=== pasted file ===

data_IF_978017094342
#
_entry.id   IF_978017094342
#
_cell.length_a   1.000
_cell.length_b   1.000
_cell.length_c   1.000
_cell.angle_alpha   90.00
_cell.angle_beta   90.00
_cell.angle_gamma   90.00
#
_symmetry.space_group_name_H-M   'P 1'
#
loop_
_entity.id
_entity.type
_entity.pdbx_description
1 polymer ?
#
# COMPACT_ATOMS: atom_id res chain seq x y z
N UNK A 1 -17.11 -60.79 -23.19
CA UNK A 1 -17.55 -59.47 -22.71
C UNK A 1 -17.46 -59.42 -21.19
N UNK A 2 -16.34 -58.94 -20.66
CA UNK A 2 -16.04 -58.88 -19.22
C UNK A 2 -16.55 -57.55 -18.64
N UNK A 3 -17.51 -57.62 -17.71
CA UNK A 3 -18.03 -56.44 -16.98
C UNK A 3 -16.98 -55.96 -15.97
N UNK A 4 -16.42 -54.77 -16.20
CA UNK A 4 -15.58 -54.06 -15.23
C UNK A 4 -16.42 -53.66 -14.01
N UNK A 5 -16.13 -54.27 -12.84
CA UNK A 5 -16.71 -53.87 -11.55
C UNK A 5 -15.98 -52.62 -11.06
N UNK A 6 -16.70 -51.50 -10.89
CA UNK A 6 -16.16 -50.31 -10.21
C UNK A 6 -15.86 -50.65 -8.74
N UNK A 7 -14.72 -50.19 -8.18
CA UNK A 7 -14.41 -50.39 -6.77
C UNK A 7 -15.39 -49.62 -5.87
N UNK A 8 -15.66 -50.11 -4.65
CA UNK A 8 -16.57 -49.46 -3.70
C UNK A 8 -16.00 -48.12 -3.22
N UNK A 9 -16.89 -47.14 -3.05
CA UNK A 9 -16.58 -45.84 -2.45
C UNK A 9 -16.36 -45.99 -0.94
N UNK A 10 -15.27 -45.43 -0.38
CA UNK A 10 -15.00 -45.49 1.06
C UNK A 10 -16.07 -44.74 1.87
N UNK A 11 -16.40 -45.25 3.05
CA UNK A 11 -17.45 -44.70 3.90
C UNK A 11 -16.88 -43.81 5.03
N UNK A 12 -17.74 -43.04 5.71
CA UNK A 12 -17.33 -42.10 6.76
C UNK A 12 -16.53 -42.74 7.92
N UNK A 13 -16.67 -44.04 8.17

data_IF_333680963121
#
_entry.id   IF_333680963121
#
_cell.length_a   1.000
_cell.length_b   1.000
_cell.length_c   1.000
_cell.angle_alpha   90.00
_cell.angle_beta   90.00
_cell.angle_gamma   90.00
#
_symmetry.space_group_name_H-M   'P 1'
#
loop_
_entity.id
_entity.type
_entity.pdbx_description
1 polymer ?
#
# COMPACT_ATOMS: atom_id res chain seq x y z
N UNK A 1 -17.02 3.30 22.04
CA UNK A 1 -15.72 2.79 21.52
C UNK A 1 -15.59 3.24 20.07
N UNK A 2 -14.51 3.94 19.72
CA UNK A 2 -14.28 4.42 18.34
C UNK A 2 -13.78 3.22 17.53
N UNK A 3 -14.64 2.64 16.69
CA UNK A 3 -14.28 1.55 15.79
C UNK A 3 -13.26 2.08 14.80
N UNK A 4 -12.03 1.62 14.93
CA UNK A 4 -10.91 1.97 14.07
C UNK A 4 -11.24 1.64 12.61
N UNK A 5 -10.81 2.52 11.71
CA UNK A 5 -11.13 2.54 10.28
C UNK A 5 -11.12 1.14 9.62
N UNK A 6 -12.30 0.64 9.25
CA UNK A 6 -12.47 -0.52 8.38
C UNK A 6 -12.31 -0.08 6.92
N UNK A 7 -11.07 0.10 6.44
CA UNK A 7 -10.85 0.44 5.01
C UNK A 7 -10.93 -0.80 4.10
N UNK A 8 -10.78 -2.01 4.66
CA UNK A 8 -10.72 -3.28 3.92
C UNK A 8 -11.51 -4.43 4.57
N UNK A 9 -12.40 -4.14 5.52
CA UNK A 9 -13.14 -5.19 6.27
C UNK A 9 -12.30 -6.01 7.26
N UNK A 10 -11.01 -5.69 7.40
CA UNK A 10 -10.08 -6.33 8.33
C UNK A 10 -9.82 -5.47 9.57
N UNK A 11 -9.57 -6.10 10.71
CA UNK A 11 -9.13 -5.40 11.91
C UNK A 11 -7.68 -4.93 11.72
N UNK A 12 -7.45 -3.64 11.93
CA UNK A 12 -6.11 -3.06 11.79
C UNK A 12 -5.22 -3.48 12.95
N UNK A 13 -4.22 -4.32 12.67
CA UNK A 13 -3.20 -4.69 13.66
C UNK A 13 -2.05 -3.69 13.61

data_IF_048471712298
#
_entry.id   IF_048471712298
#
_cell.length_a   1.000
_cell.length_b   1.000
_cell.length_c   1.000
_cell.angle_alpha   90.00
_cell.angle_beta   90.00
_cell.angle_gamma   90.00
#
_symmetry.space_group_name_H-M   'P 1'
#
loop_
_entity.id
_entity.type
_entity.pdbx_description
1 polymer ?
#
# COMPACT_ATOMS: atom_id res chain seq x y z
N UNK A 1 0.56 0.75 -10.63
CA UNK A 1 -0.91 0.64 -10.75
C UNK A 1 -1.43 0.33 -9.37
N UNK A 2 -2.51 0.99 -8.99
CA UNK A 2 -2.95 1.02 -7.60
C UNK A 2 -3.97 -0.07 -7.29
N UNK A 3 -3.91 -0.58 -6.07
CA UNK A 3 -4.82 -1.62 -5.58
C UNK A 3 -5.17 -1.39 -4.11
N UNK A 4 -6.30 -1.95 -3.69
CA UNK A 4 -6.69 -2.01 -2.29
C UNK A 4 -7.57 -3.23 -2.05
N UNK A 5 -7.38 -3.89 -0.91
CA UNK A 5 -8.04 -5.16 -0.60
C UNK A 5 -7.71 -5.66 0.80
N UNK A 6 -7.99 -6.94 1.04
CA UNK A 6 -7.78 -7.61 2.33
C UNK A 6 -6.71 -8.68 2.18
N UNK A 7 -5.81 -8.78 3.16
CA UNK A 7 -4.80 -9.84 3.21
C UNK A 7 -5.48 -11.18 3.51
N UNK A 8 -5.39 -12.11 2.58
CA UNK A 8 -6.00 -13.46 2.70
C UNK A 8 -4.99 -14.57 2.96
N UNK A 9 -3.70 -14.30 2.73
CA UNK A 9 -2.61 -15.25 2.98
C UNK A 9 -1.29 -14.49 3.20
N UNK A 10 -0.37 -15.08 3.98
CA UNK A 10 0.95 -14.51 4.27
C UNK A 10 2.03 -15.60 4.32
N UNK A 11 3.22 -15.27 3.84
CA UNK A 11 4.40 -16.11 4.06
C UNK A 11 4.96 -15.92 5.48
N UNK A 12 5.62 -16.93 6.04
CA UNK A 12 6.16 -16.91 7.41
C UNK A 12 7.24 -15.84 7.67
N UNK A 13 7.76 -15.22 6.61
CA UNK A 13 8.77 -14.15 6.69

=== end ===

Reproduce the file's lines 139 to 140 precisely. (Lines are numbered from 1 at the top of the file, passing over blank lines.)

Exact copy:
C UNK A 1 -1.43 0.33 -9.37
N UNK A 2 -2.51 0.99 -8.99